It all started yesterday, as I was watching the TED talk by Johan Rockstrom. I am in the process of updating and tweaking a course I will be teaching at the School of Inspired Leadership (SOIL) this coming January, heading there for the third year in a row. This two-week course takes the students on a journey of Systems Thinking, Sustainability, and the leadership that is needed for the times we live in – volatile, uncertain, complex, full of both challenges and opportunities on the individual, collective, social, environmental and organizational scopes. I like to keep the content current and up-to-date, and this is what started it all.
Or, perhaps, it started several years ago, when I met Anil Sachdev, the founder of SOIL, and that first conversation led to my current yearly trips to India. Maybe even earlier, about 8 years ago, when I connected with Bainbridge Graduate Institute (BGI), and started teaching there while immersing myself deeper and deeper in the whole area of sustainability to begin with.
Or… there might be even earlier steps to this journey that I find myself on. The journey that led me to these days, of seeing – and feeling – the impact of this whole field of “sustainability” and “sustainable development.” Something suddenly hit me, deep, and the emotions started rising. They were unexplainable, yet tangible and strong, and they were not all necessarily mine. It felt as though I was channeling something much bigger than my own capacity. What’s the point? What are we really doing here? How much meaning there is to teaching another course, while the suffering around us, around me, just keeps growing? Sure, there are countless individuals and organizations that do incredible work, passionately committed to mitigate, restore, and heal. Sure, there is a growing awareness of all that is really happening behind the scenes at the various corporate and political levels, allowing us to know the “truth” better and take action.
And the great irony of these days for me is that they come right after the weekend at BGI, where I was teaching Appreciative Inquiry, the framework and philosophy of looking at what gives light to any human system. How to look and find and amplify that spark of the positive. I now wonder whether, before we look for that spark of life, we need first to step fully into the darkness, allowing it to engulf us and throw us into the pit of fear, pain, and grief. Feel our collective and planetary grief, with no defenses, reasons, or excuses.
“The Mother is enraged. She is enraged at spiritual systems that emphasize transcendence and detachment over a passionate and loving relationship with what is here, embodied in the earth and our own humanness. She is enraged that the teachings of the Father have been twisted and misused by patriarchal power systems more intent on maintaining control and domination over the world’s precious resource than in doing the real spiritual work of transforming consciousness so it can relate to all of life as the divine reality it is. She is enraged that we are not finding joy and love in our lives, enjoying the gifts that She has given us, honouring and embracing our life with Her. And She is enraged that it is taking so long for Her children to understand that life is precious, that every atom of creation contains the love and light of God, that by ignoring this fundamental truth we are spiraling Her world into irreversible darkness and destruction.” – Andrew Harvey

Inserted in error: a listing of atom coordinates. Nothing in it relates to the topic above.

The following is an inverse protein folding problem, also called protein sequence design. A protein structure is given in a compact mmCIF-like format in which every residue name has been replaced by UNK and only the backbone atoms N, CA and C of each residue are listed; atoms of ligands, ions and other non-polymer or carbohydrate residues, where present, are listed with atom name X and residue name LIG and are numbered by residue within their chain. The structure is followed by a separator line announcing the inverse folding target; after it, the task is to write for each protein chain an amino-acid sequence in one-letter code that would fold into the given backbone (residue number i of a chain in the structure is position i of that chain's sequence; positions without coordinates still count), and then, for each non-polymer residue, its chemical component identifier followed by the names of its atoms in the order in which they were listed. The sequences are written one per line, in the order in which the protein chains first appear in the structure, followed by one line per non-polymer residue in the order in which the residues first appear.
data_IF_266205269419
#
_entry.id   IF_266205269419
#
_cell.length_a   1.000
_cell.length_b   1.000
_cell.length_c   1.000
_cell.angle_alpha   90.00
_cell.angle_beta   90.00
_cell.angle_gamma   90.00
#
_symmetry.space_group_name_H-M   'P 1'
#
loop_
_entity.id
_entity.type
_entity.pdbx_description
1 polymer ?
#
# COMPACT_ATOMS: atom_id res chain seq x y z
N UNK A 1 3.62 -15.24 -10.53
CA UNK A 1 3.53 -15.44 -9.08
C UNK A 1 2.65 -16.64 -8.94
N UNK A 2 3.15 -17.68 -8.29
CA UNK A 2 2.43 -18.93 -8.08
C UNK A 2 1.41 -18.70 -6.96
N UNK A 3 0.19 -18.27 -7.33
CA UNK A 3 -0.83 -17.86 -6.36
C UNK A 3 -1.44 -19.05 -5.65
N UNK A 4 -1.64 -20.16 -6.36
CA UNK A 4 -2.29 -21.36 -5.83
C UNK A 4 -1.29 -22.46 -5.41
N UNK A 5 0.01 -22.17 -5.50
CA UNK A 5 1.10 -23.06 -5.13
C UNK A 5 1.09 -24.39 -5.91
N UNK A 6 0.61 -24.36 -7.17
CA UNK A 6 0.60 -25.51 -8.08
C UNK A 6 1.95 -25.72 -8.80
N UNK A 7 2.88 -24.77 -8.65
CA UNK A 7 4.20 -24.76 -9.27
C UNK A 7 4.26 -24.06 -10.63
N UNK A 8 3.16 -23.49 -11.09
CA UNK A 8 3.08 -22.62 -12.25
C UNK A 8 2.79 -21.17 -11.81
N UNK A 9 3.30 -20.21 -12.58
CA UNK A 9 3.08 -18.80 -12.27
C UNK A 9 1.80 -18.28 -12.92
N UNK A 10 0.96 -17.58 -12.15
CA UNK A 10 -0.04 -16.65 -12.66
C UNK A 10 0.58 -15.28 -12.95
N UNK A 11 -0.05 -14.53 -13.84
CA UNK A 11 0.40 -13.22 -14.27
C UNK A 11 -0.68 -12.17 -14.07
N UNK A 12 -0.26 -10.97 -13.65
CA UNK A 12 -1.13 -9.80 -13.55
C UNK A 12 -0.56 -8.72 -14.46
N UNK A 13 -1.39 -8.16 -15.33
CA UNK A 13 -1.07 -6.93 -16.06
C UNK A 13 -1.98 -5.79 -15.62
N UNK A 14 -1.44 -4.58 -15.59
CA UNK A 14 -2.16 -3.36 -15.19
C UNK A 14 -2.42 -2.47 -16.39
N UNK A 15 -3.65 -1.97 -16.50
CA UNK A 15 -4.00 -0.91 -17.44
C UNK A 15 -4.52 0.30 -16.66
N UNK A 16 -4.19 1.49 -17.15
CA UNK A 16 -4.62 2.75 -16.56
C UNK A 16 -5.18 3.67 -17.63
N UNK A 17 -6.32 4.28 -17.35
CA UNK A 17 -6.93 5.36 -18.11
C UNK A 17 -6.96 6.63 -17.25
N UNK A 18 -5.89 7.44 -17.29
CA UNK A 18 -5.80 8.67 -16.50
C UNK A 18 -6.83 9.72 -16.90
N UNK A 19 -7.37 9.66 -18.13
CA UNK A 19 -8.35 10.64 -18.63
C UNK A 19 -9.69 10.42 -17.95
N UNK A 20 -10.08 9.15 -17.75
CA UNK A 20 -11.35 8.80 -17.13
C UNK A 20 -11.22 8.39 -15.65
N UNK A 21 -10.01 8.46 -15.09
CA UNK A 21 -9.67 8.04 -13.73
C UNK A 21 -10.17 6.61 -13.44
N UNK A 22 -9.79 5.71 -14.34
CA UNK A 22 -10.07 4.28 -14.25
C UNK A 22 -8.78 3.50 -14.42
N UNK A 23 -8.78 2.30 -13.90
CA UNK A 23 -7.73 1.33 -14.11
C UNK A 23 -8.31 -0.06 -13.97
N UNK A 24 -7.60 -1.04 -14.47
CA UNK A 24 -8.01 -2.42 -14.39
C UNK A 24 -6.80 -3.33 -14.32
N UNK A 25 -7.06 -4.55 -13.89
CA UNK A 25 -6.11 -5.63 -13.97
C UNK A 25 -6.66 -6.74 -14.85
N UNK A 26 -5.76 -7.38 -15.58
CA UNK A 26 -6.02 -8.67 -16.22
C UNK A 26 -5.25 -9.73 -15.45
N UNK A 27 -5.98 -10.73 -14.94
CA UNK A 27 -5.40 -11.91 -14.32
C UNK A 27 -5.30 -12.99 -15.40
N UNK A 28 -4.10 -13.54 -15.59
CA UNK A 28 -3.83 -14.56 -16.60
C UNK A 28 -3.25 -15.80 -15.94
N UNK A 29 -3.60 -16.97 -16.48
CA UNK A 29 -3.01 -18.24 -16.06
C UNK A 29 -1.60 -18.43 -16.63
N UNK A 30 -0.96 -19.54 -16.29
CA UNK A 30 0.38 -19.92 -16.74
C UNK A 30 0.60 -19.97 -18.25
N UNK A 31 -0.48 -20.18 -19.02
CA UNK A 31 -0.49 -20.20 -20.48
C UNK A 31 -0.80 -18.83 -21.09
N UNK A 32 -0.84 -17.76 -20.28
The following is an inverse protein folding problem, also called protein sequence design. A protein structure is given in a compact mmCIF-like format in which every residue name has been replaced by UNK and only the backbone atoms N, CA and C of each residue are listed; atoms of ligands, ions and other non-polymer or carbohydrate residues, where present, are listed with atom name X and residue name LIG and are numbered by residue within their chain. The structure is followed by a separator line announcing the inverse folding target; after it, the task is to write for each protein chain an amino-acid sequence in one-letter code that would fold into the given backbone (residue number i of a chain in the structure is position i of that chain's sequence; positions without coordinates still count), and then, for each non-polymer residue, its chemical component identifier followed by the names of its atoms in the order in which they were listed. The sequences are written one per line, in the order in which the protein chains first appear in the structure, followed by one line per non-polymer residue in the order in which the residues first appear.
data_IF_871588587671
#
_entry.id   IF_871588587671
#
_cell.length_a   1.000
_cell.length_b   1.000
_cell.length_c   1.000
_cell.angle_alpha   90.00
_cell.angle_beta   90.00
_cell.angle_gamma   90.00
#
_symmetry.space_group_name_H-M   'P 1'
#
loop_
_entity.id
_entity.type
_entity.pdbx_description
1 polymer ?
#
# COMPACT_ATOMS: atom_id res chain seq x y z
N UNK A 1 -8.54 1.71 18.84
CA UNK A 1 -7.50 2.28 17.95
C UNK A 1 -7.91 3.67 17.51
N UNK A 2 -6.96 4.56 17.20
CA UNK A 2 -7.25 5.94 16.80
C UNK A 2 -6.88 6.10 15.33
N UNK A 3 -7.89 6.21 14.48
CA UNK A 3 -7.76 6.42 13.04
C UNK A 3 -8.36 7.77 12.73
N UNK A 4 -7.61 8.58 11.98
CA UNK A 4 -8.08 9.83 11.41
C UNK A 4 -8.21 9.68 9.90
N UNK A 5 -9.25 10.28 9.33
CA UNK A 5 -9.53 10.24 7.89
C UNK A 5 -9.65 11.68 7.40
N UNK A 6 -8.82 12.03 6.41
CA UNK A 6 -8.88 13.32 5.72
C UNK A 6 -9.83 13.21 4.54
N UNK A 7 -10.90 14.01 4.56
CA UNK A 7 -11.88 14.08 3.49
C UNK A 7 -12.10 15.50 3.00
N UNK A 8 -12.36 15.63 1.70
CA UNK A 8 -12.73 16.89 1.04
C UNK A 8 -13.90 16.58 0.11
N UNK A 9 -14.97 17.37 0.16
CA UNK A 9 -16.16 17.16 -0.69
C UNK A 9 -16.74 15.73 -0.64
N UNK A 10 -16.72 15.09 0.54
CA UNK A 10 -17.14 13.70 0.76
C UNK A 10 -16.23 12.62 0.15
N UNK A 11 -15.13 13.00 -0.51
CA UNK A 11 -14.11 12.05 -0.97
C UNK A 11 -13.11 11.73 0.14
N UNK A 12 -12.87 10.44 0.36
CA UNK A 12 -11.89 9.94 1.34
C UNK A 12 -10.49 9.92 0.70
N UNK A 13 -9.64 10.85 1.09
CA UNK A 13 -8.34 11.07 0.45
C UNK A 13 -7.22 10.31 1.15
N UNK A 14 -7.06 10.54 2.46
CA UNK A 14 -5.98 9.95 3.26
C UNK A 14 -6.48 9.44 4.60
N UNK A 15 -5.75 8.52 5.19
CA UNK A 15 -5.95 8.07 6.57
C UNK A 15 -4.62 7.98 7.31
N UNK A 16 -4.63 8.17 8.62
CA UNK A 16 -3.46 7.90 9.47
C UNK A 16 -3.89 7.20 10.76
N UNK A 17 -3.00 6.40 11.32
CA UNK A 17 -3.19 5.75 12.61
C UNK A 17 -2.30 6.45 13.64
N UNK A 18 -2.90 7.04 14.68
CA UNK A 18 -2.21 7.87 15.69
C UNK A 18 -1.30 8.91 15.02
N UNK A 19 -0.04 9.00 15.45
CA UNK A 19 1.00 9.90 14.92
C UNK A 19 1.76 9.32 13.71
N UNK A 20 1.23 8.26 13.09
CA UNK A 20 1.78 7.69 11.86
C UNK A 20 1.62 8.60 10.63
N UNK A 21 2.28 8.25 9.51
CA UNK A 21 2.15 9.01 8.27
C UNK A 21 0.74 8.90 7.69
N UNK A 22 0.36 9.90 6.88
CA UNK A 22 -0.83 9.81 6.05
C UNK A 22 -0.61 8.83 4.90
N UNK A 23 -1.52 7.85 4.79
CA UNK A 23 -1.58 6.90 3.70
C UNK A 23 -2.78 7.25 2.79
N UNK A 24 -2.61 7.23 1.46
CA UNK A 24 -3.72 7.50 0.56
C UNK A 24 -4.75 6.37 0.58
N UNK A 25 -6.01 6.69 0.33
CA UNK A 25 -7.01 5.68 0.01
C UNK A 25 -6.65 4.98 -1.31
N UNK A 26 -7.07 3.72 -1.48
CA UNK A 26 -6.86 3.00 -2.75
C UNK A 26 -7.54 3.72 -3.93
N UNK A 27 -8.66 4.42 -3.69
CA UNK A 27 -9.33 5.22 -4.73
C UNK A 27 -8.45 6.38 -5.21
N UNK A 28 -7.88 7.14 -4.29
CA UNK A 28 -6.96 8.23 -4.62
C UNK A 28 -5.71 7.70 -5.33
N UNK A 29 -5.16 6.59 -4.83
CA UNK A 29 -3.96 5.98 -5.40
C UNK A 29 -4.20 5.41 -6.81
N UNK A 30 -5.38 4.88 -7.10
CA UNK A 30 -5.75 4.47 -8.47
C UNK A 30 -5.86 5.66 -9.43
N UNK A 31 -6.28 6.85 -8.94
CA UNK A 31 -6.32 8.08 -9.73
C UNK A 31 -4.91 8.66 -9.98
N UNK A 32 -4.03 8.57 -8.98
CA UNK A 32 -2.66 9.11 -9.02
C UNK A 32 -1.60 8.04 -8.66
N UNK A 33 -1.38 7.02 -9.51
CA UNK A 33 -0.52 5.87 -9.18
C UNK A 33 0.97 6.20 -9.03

Perhaps this is what we really need to do. Pause. Stop all the actions and just pause. And feel, deeply, all that is happening around us. The disappearance of species. Pause and feel. The pollution. Stop. Destruction of our environment. Open deeper. The injustice towards other humans. Feel some more. The pain we are all causing Mother Nature. Grief. Opening up to it, allowing it to wash in and out and through me, and just feel. Until we can’t any more and want to move away, do something, anything. This would be the moment to keep pausing and keep opening. Because under all the waves of grief, there will be love. Deep, dedicated, and committed love.
“Passionate engagement in life includes the willingness to experience, deeply, the needs of the world and the suffering within life.” – Andrew Harvey
And now, back to updating the course. And to more grief.